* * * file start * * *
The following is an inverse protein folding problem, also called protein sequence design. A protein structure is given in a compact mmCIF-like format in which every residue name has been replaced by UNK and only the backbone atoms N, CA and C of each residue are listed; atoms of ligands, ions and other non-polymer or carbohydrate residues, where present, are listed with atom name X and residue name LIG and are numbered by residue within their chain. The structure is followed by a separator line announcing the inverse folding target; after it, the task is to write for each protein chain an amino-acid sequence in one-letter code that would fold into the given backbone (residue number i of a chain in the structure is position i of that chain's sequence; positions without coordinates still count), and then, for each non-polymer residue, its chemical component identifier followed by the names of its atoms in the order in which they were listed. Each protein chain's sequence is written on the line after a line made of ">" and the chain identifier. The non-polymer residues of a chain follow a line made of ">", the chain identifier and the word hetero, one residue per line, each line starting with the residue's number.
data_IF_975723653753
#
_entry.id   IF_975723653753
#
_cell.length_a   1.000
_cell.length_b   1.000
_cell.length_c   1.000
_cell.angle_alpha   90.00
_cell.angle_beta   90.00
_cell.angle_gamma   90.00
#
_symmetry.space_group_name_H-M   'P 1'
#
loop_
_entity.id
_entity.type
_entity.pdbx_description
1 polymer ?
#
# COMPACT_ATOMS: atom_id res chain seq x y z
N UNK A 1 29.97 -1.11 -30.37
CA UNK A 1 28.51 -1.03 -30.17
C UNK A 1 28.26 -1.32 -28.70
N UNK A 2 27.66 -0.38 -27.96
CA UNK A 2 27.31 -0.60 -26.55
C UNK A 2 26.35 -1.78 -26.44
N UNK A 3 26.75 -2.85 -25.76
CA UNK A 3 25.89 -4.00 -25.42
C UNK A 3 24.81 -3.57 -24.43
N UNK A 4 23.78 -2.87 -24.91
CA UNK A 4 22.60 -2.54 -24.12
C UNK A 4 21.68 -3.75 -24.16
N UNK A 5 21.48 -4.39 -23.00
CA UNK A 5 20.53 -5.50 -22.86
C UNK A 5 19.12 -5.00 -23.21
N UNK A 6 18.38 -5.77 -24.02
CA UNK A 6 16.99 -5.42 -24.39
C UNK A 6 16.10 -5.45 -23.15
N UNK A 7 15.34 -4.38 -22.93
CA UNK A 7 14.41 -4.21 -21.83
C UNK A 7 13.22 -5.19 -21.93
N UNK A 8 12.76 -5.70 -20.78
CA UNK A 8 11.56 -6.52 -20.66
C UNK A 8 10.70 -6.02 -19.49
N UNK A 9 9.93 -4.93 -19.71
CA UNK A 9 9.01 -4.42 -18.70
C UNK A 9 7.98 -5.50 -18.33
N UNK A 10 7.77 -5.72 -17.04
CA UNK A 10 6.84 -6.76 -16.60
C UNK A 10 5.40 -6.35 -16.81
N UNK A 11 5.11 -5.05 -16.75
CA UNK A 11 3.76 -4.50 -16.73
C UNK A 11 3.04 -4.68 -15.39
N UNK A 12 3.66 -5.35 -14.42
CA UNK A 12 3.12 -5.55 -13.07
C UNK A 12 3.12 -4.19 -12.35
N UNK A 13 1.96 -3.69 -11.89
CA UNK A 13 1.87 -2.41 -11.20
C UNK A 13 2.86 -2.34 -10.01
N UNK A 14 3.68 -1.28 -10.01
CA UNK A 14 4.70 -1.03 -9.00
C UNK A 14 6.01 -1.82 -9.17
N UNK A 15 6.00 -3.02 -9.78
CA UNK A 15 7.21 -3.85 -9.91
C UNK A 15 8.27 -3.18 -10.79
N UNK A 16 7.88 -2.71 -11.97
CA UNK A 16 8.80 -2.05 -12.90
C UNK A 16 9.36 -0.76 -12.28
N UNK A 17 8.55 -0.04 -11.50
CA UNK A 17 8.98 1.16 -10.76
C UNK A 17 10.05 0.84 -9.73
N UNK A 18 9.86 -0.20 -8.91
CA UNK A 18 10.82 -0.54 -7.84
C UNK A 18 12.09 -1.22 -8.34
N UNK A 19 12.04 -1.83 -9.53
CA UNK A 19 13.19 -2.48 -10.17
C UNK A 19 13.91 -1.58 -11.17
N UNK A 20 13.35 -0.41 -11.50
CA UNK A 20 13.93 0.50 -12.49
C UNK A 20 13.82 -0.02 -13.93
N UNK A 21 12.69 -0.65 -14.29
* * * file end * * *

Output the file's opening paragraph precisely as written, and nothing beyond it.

The following is an inverse protein folding problem, also called protein sequence design. A protein structure is given in a compact mmCIF-like format in which every residue name has been replaced by UNK and only the backbone atoms N, CA and C of each residue are listed; atoms of ligands, ions and other non-polymer or carbohydrate residues, where present, are listed with atom name X and residue name LIG and are numbered by residue within their chain. The structure is followed by a separator line announcing the inverse folding target; after it, the task is to write for each protein chain an amino-acid sequence in one-letter code that would fold into the given backbone (residue number i of a chain in the structure is position i of that chain's sequence; positions without coordinates still count), and then, for each non-polymer residue, its chemical component identifier followed by the names of its atoms in the order in which they were listed. Each protein chain's sequence is written on the line after a line made of ">" and the chain identifier. The non-polymer residues of a chain follow a line made of ">", the chain identifier and the word hetero, one residue per line, each line starting with the residue's number.